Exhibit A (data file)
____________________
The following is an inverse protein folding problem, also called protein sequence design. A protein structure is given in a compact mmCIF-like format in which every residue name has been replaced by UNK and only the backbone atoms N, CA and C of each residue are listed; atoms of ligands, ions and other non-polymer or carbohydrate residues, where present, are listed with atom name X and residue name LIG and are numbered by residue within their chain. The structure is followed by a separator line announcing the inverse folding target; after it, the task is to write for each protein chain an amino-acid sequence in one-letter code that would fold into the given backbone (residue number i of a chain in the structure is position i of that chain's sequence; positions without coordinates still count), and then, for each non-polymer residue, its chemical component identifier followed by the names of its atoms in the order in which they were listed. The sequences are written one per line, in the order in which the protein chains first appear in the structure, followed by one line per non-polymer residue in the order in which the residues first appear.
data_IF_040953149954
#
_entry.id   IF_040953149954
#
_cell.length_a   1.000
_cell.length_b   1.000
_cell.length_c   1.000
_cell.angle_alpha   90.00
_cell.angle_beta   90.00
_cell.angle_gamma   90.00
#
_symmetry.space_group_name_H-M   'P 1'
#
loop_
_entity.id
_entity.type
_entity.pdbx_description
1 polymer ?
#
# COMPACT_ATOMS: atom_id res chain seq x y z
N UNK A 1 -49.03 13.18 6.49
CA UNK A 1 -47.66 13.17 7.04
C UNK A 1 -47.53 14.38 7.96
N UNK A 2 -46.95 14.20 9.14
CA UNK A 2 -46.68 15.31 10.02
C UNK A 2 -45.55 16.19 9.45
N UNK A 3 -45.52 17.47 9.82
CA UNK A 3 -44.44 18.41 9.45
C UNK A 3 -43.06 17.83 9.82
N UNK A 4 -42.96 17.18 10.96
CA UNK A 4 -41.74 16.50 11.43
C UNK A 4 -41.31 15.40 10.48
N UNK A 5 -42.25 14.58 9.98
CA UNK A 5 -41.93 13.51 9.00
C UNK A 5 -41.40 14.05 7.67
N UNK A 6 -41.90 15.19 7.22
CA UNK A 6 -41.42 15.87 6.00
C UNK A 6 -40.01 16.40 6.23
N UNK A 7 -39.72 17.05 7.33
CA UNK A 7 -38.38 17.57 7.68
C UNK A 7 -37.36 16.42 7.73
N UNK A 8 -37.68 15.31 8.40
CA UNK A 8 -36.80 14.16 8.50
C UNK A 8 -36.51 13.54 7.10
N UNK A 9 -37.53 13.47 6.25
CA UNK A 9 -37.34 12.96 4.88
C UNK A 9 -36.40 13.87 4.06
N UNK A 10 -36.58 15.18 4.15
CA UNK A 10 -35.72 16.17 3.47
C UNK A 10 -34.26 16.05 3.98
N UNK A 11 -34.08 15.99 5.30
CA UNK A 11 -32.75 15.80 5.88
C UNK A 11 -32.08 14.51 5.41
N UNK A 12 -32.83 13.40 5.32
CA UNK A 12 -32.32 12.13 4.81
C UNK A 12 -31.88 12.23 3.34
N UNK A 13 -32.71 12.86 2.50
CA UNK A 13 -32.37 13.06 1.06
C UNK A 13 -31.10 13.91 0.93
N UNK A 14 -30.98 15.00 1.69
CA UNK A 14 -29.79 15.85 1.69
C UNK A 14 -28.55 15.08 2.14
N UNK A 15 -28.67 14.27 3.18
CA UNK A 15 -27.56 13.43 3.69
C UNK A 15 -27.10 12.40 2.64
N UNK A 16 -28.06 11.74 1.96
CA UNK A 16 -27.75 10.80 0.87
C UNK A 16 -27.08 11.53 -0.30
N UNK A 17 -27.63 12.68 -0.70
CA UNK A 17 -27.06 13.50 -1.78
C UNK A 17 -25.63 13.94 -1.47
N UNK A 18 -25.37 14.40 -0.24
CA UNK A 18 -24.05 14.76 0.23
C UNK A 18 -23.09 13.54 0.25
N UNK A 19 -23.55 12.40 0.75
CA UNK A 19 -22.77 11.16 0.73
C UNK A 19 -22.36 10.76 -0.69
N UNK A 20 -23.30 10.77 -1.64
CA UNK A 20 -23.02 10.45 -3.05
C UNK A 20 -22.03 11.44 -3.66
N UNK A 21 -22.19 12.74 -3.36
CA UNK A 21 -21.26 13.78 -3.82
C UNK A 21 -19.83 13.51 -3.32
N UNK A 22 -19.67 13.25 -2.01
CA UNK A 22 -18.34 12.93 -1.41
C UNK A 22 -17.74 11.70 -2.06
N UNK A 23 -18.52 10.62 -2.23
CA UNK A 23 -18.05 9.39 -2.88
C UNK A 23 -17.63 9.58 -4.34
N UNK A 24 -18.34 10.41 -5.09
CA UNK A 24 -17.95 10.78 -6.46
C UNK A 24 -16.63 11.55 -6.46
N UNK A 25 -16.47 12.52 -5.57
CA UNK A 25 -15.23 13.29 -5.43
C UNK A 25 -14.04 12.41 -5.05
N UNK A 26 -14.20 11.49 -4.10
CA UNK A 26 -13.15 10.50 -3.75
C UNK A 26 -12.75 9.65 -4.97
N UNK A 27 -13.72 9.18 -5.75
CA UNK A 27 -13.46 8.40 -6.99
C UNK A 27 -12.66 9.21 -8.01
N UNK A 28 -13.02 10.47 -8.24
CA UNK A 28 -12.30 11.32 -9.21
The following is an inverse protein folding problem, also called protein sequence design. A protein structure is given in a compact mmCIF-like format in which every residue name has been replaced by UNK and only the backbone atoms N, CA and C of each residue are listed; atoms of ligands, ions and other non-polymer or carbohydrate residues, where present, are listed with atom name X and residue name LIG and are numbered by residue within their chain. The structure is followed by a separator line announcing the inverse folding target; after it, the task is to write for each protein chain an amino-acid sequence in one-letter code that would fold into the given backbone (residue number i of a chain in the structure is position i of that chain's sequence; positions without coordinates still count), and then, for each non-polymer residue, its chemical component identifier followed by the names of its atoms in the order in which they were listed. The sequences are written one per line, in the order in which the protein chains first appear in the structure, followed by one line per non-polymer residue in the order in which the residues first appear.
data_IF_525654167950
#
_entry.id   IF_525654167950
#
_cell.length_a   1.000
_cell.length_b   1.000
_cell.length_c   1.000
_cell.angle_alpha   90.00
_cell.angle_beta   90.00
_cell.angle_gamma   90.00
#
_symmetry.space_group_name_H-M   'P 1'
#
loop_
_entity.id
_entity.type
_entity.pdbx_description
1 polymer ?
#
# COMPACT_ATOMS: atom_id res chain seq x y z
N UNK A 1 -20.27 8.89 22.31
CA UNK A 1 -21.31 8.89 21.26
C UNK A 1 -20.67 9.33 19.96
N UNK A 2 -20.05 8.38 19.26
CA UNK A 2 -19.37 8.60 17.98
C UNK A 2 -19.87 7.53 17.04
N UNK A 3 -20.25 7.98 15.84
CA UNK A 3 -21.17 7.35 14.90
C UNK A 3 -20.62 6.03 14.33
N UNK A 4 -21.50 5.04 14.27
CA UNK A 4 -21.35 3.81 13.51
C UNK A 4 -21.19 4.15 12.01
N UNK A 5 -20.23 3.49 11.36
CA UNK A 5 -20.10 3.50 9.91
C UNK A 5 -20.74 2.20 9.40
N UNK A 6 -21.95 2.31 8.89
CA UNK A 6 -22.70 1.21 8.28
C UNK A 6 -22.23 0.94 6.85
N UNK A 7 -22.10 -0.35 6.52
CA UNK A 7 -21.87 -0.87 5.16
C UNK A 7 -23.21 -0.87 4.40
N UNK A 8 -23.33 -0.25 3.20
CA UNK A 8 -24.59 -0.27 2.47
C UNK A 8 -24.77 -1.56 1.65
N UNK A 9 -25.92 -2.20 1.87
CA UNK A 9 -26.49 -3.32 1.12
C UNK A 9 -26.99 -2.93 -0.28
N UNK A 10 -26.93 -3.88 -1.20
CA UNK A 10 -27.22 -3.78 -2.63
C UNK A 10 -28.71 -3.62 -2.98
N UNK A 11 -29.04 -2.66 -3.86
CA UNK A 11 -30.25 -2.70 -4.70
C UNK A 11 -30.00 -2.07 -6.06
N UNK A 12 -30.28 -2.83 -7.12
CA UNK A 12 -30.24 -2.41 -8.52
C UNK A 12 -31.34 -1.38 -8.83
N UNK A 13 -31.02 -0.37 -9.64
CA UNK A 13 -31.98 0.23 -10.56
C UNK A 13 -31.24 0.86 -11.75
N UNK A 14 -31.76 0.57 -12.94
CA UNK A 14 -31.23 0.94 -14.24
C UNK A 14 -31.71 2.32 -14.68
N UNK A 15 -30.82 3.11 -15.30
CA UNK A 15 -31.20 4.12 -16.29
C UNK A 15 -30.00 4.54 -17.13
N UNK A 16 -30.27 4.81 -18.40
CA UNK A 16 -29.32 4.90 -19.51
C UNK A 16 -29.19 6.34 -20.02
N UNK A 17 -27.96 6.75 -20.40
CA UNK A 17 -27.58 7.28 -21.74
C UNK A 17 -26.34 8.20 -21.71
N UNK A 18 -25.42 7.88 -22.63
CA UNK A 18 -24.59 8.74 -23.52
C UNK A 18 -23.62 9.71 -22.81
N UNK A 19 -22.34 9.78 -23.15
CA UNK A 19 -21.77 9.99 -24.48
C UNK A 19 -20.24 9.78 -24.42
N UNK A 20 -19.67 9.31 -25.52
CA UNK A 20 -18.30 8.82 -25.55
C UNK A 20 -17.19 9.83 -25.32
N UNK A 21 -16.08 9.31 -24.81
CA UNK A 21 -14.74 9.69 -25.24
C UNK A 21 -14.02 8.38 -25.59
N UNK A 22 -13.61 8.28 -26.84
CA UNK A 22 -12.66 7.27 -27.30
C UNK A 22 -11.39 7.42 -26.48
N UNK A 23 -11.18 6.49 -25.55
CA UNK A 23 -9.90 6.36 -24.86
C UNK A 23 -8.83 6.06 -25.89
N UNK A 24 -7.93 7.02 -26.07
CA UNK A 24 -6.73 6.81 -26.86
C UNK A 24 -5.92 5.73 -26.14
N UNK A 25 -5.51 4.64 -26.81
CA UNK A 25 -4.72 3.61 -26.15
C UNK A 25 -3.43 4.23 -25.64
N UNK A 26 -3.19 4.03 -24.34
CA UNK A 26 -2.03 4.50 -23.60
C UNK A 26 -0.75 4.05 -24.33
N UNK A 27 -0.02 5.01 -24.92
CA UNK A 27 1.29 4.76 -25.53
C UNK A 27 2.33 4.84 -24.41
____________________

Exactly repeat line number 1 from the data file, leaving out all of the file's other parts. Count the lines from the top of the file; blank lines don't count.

The following is an inverse protein folding problem, also called protein sequence design. A protein structure is given in a compact mmCIF-like format in which every residue name has been replaced by UNK and only the backbone atoms N, CA and C of each residue are listed; atoms of ligands, ions and other non-polymer or carbohydrate residues, where present, are listed with atom name X and residue name LIG and are numbered by residue within their chain. The structure is followed by a separator line announcing the inverse folding target; after it, the task is to write for each protein chain an amino-acid sequence in one-letter code that would fold into the given backbone (residue number i of a chain in the structure is position i of that chain's sequence; positions without coordinates still count), and then, for each non-polymer residue, its chemical component identifier followed by the names of its atoms in the order in which they were listed. The sequences are written one per line, in the order in which the protein chains first appear in the structure, followed by one line per non-polymer residue in the order in which the residues first appear.